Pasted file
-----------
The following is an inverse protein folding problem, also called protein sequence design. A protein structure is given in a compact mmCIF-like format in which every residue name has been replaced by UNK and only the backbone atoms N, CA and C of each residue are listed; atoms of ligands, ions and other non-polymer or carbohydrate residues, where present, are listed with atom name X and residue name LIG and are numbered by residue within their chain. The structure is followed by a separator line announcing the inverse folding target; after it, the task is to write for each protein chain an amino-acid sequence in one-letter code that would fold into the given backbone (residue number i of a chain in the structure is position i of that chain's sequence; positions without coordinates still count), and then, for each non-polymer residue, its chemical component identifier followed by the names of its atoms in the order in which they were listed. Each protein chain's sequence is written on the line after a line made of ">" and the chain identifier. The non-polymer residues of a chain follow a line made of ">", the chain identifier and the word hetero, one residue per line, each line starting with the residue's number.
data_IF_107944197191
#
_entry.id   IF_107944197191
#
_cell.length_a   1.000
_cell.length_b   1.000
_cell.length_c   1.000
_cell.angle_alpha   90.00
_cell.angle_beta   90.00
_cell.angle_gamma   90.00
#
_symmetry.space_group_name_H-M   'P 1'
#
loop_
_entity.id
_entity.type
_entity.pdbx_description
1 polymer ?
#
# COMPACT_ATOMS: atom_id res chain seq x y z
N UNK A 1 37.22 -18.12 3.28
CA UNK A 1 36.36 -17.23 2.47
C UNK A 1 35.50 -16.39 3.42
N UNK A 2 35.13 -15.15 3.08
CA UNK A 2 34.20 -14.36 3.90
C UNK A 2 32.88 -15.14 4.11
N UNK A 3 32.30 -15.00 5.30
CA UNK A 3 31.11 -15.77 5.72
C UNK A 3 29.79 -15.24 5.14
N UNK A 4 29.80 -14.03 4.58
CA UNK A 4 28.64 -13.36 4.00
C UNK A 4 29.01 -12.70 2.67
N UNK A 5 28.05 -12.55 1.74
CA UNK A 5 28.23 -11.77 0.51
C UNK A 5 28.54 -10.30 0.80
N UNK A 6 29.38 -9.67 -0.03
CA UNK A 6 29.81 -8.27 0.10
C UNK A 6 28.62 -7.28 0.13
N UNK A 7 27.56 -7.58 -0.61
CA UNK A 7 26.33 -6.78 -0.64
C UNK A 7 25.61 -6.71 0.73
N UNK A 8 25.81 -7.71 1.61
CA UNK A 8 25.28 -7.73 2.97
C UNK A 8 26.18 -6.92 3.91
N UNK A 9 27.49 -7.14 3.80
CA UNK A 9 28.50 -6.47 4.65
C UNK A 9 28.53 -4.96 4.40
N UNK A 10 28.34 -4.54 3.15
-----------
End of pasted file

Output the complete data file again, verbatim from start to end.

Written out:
The following is an inverse protein folding problem, also called protein sequence design. A protein structure is given in a compact mmCIF-like format in which every residue name has been replaced by UNK and only the backbone atoms N, CA and C of each residue are listed; atoms of ligands, ions and other non-polymer or carbohydrate residues, where present, are listed with atom name X and residue name LIG and are numbered by residue within their chain. The structure is followed by a separator line announcing the inverse folding target; after it, the task is to write for each protein chain an amino-acid sequence in one-letter code that would fold into the given backbone (residue number i of a chain in the structure is position i of that chain's sequence; positions without coordinates still count), and then, for each non-polymer residue, its chemical component identifier followed by the names of its atoms in the order in which they were listed. Each protein chain's sequence is written on the line after a line made of ">" and the chain identifier. The non-polymer residues of a chain follow a line made of ">", the chain identifier and the word hetero, one residue per line, each line starting with the residue's number.
data_IF_107944197191
#
_entry.id   IF_107944197191
#
_cell.length_a   1.000
_cell.length_b   1.000
_cell.length_c   1.000
_cell.angle_alpha   90.00
_cell.angle_beta   90.00
_cell.angle_gamma   90.00
#
_symmetry.space_group_name_H-M   'P 1'
#
loop_
_entity.id
_entity.type
_entity.pdbx_description
1 polymer ?
#
# COMPACT_ATOMS: atom_id res chain seq x y z
N UNK A 1 37.22 -18.12 3.28
CA UNK A 1 36.36 -17.23 2.47
C UNK A 1 35.50 -16.39 3.42
N UNK A 2 35.13 -15.15 3.08
CA UNK A 2 34.20 -14.36 3.90
C UNK A 2 32.88 -15.14 4.11
N UNK A 3 32.30 -15.00 5.30
CA UNK A 3 31.11 -15.77 5.72
C UNK A 3 29.79 -15.24 5.14
N UNK A 4 29.80 -14.03 4.58
CA UNK A 4 28.64 -13.36 4.00
C UNK A 4 29.01 -12.70 2.67
N UNK A 5 28.05 -12.55 1.74
CA UNK A 5 28.23 -11.77 0.51
C UNK A 5 28.54 -10.30 0.80
N UNK A 6 29.38 -9.67 -0.03
CA UNK A 6 29.81 -8.27 0.10
C UNK A 6 28.62 -7.28 0.13
N UNK A 7 27.56 -7.58 -0.61
CA UNK A 7 26.33 -6.78 -0.64
C UNK A 7 25.61 -6.71 0.73
N UNK A 8 25.81 -7.71 1.61
CA UNK A 8 25.28 -7.73 2.97
C UNK A 8 26.18 -6.92 3.91
N UNK A 9 27.49 -7.14 3.80
CA UNK A 9 28.50 -6.47 4.65
C UNK A 9 28.53 -4.96 4.40
N UNK A 10 28.34 -4.54 3.15